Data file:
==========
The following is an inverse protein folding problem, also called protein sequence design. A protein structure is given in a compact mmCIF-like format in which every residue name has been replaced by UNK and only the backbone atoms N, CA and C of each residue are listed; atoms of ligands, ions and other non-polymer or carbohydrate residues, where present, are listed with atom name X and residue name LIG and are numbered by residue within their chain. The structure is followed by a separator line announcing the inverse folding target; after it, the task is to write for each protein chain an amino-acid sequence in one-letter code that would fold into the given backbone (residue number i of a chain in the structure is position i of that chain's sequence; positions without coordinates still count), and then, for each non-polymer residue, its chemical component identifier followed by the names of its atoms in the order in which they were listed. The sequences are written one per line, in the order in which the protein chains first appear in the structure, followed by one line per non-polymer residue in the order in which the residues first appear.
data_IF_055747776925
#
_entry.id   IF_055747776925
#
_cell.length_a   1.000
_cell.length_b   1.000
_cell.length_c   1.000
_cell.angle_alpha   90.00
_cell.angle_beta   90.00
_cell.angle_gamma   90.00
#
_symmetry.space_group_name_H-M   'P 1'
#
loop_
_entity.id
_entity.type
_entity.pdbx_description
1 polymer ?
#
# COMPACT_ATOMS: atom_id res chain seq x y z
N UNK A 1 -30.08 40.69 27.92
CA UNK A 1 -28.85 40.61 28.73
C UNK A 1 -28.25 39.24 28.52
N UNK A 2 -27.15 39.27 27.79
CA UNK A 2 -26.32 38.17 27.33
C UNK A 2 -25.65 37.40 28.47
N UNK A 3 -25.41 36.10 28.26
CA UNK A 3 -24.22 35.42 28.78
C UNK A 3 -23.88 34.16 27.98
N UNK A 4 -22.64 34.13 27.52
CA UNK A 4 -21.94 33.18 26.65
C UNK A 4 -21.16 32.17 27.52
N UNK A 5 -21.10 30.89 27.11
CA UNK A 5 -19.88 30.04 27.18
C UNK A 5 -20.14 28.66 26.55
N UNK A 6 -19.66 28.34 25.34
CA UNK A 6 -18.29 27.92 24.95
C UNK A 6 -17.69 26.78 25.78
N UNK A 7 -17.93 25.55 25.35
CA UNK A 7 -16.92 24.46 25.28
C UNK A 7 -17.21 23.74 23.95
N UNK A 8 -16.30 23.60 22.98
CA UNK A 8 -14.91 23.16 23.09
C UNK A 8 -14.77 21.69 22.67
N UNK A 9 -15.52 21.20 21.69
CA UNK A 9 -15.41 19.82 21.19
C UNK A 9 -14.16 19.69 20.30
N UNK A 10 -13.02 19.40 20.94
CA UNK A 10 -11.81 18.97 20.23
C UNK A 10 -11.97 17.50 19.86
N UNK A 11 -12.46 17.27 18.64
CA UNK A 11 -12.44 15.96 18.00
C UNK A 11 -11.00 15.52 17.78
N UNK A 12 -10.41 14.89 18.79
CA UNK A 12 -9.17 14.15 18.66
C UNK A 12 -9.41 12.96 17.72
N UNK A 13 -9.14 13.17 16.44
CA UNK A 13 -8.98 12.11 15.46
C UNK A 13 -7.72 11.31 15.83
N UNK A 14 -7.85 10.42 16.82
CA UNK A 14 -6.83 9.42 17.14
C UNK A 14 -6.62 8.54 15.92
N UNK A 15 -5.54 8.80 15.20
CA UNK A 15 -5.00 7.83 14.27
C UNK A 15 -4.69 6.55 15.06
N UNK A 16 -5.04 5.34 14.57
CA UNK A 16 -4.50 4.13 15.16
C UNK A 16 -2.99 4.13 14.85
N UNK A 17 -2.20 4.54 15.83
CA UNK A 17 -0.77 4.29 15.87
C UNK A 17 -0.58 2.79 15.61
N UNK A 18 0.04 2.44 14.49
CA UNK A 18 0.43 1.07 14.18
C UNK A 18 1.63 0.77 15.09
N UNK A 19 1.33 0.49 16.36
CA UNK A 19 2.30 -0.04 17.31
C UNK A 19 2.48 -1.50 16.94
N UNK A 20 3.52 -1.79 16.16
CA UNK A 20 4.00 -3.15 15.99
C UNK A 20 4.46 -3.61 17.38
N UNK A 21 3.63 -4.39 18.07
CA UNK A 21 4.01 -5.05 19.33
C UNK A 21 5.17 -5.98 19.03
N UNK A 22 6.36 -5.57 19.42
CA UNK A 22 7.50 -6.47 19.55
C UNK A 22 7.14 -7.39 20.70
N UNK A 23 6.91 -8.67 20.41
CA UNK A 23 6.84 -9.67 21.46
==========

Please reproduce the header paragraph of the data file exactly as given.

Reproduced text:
The following is an inverse protein folding problem, also called protein sequence design. A protein structure is given in a compact mmCIF-like format in which every residue name has been replaced by UNK and only the backbone atoms N, CA and C of each residue are listed; atoms of ligands, ions and other non-polymer or carbohydrate residues, where present, are listed with atom name X and residue name LIG and are numbered by residue within their chain. The structure is followed by a separator line announcing the inverse folding target; after it, the task is to write for each protein chain an amino-acid sequence in one-letter code that would fold into the given backbone (residue number i of a chain in the structure is position i of that chain's sequence; positions without coordinates still count), and then, for each non-polymer residue, its chemical component identifier followed by the names of its atoms in the order in which they were listed. The sequences are written one per line, in the order in which the protein chains first appear in the structure, followed by one line per non-polymer residue in the order in which the residues first appear.